Wednesday, July 14, 2010

Travel by Plane That Does Not Stop For Fuel- Solar Impulse

Solar Impulse had a test flight this week for a non-stop 26+ hours. The plane used solar cells instead of conventional petroleum fuel for energy. Isn’t it amazing? It looks as though we may be able to go green in the sky!

André Borschberg, CEO and co-founder of the Solar Impulse project, expertly piloted the aircraft with its 64 meter wingspan. The long wingspan enables improved aerodynamic efficiency and greater surface area on which to place solar cells.

The maximum speed reached was 68 knots (ground speed) with an average speed of 23 knots.

At present the plane's cockpit is very small and can only accommodate one pilot. Even if found commercially feasible, it may be a while before this might fly over American cities carrying passengers. Well, Wright brothers did not have more people in their maiden flight either.

Wednesday, June 30, 2010

Paper That Folds by Itself to Plane or Boat- It is No Magic, Watch it Happens

Have you seen a paper fold itself into a plane or boat. That is what the scientists at Harvard and MIT invented - a programmable matter by folding.

It might remind you of Origami. In fact the program relied on the ancient art of origami. In the video below you will see how a single thin sheet composed of interconnected triangular sections could transform itself into a boat or plane-shape - all without the help of skilled fingers.
The sheet, a thin composite of rigid tiles and elastomer joints, is studded with thin foil actuators (motorized switches) and flexible electronics.

The senior authors on the study were Robert J. Wood, associate professor of electrical engineering at the Harvard and Daniela Rus, a professor in the Electrical Engineering and Computer Science department at MIT. The fancy folding techniques were inspired in part by the work of co-author Erik Dermaine, an associate professor of electrical engineering and computer science at MIT and one of the world's most recognized experts on computational origami. The recent was published in the most recent issue of the Proceedings of the National Academy of Sciences, USA, also known as PNAS.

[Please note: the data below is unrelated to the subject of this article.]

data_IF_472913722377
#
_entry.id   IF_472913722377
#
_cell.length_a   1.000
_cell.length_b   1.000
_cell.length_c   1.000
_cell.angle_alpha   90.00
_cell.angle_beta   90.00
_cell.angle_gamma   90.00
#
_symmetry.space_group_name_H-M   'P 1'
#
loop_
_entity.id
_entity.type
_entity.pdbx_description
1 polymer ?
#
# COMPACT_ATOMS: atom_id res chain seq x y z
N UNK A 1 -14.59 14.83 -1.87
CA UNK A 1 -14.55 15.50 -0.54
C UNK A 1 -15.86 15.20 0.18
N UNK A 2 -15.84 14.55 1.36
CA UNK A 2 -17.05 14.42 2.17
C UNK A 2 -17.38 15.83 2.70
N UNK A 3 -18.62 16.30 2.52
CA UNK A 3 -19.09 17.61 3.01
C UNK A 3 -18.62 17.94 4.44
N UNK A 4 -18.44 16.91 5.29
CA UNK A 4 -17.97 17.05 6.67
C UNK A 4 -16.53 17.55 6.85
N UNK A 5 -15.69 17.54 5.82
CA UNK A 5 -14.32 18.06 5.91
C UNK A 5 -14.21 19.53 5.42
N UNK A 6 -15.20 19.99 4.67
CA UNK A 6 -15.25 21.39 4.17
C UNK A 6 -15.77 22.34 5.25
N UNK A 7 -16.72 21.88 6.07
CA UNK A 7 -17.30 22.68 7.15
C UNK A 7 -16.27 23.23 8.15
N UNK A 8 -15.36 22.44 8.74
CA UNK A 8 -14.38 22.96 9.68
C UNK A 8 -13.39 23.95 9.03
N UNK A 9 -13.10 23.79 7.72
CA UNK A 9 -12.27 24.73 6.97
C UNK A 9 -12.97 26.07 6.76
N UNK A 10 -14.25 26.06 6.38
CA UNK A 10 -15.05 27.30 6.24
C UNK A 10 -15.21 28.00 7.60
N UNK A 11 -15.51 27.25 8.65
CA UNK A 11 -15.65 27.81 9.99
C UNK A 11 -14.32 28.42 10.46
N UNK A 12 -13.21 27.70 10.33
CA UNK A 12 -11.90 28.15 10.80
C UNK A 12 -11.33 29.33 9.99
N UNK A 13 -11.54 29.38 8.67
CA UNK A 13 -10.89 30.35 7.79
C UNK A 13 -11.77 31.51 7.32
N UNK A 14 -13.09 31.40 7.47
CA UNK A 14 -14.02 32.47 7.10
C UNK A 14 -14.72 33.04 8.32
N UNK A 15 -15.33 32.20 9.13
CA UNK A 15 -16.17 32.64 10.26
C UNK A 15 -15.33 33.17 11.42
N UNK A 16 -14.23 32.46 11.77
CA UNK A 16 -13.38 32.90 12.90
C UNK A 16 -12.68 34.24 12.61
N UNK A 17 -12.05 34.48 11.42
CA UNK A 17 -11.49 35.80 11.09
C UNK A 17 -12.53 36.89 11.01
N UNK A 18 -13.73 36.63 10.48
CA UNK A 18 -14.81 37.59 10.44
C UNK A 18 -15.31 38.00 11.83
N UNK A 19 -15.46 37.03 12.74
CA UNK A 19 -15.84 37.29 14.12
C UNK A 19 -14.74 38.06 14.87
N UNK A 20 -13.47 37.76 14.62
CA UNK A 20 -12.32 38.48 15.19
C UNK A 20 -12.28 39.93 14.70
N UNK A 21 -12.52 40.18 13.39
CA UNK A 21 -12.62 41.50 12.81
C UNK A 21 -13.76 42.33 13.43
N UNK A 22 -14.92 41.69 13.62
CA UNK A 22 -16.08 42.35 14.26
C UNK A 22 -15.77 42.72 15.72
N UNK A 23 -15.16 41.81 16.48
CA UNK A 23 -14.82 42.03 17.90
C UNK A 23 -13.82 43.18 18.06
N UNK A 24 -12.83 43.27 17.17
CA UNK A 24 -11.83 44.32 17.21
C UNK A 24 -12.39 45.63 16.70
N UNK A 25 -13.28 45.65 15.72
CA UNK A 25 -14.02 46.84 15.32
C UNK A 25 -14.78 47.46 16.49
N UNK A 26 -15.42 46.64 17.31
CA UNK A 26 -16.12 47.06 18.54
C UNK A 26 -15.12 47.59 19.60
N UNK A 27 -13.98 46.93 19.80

"Smart sheets are Origami Robots that will make any shape on demand for their user," says Rus. "A big achievement was discovering the theoretical foundations and universality of folding and fold planning, which provide the brain and the decision making system for the smart sheet."

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This news item was adapted from the science news online publication

No Tattoos or Genital Piercing for Minors in Minnesota

In Minnesota, minors can no longer get tattoos or pierced genitals, regardless of whether they have a parent's permission.

Florida outlaws personal ownership of Burmese pythons and other reptiles, and cracks down on horse thieves!

People with permits to carry concealed weapons can carry guns into restaurants that serve alcohol in Virginia and New Mexico.

Ohio will require insurance plans governed by state law to offer parents the chance to buy coverage for their children up to age 28, going beyond the federal law.

These interesting laws coming into effect on July 1 were reported in yahoo news today.

Tuesday, June 29, 2010

Wash liver with soap before transplatation to boost graft survival?

A group of researchers at Massachusetts General Hospital used a gentle detergent on liver for 3 days to remove cells and leave a scaffold with the architecture of the original liver tissue. After this process they transferred good liver cells back into the matrix and found that this works quite well.

Complete news story is availble at the Science news website.

Monday, June 28, 2010

Challenge Ideas Invited for Oil Spill Clean Up- Millions in Prize

Multimillion dollar prize for winning idea! The X Prize Foundation announced today that it is developing a multimillion-dollar “oil spill cleanup X challenge” to come up with solutions to cleaning up shorelines and open water fouled by oil leaking from the BP Deepwater Horizon rig in the Gulf of Mexico.
More of this news available at CNN

Saturday, June 26, 2010

Organ on Chip- A Lung-on-Chip to Test Drugs!

It might sound like a fiction, to put an organ on a chip! Harvard biologists recently developed a lung on chip tool. They speculate that this can be used to test the effect of drugs and other agents before going to clinical trial.

Biopharmaceutical companies spend millions in the discovery of drugs. This kind of tools can cut down the cost.
This may also provide more valuable information on how human lungs responds, without testing on humans.

When we breathe oxygen enters blood through a three-layer interface of lung cells. The lung-on-a-chip microdevice takes a new approach to tissue engineering by placing two layers of living tissues-the lining of the lung's air sacs and the blood vessels that surround them-across a porous, flexible boundary. Air is delivered to the lung lining cells, a rich culture medium flows in the capillary channel to mimic blood and cyclic mechanical stretching mimics breathing. The device was created using a novel microfabrication strategy that uses clear rubbery materials.

More information on this news can be found at the science news website

Thursday, June 24, 2010

BP Well Cannot be Plugged?

Well Pipe Below the Sea Floor Broken? Keith Olbermann show says the BP well is essentially unstoppable. Is this correct? He says the broken well tilting 10-12 degree may be due to this structural problem. See the video.

Keith's program of June 23, 2010 can be viewed on MSNBC website